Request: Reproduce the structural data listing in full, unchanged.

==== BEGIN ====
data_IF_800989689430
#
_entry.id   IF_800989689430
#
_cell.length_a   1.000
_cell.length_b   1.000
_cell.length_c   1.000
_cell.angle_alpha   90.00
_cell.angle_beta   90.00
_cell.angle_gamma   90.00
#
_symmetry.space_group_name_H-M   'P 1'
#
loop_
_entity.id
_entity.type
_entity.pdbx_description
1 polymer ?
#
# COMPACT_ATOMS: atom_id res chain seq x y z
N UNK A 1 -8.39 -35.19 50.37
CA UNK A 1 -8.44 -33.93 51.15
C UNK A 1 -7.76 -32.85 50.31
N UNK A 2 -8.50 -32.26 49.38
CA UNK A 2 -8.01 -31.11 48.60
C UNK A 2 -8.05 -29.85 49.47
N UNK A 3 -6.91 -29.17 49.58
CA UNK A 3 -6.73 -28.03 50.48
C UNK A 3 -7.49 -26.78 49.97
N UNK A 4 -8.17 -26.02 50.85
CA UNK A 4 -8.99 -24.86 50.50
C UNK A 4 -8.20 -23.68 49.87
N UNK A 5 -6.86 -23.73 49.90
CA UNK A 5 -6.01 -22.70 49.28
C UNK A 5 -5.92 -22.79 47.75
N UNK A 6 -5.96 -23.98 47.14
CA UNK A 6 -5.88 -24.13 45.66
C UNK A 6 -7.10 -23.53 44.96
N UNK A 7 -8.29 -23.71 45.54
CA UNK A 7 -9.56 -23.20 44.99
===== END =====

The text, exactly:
data_IF_800989689430
#
_entry.id   IF_800989689430
#
_cell.length_a   1.000
_cell.length_b   1.000
_cell.length_c   1.000
_cell.angle_alpha   90.00
_cell.angle_beta   90.00
_cell.angle_gamma   90.00
#
_symmetry.space_group_name_H-M   'P 1'
#
loop_
_entity.id
_entity.type
_entity.pdbx_description
1 polymer ?
#
# COMPACT_ATOMS: atom_id res chain seq x y z
N UNK A 1 -8.39 -35.19 50.37
CA UNK A 1 -8.44 -33.93 51.15
C UNK A 1 -7.76 -32.85 50.31
N UNK A 2 -8.50 -32.26 49.38
CA UNK A 2 -8.01 -31.11 48.60
C UNK A 2 -8.05 -29.85 49.47
N UNK A 3 -6.91 -29.17 49.58
CA UNK A 3 -6.73 -28.03 50.48
C UNK A 3 -7.49 -26.78 49.97
N UNK A 4 -8.17 -26.02 50.85
CA UNK A 4 -8.99 -24.86 50.50
C UNK A 4 -8.20 -23.68 49.87
N UNK A 5 -6.86 -23.73 49.90
CA UNK A 5 -6.01 -22.70 49.28
C UNK A 5 -5.92 -22.79 47.75
N UNK A 6 -5.96 -23.98 47.14
CA UNK A 6 -5.88 -24.13 45.66
C UNK A 6 -7.10 -23.53 44.96
N UNK A 7 -8.29 -23.71 45.54
CA UNK A 7 -9.56 -23.20 44.99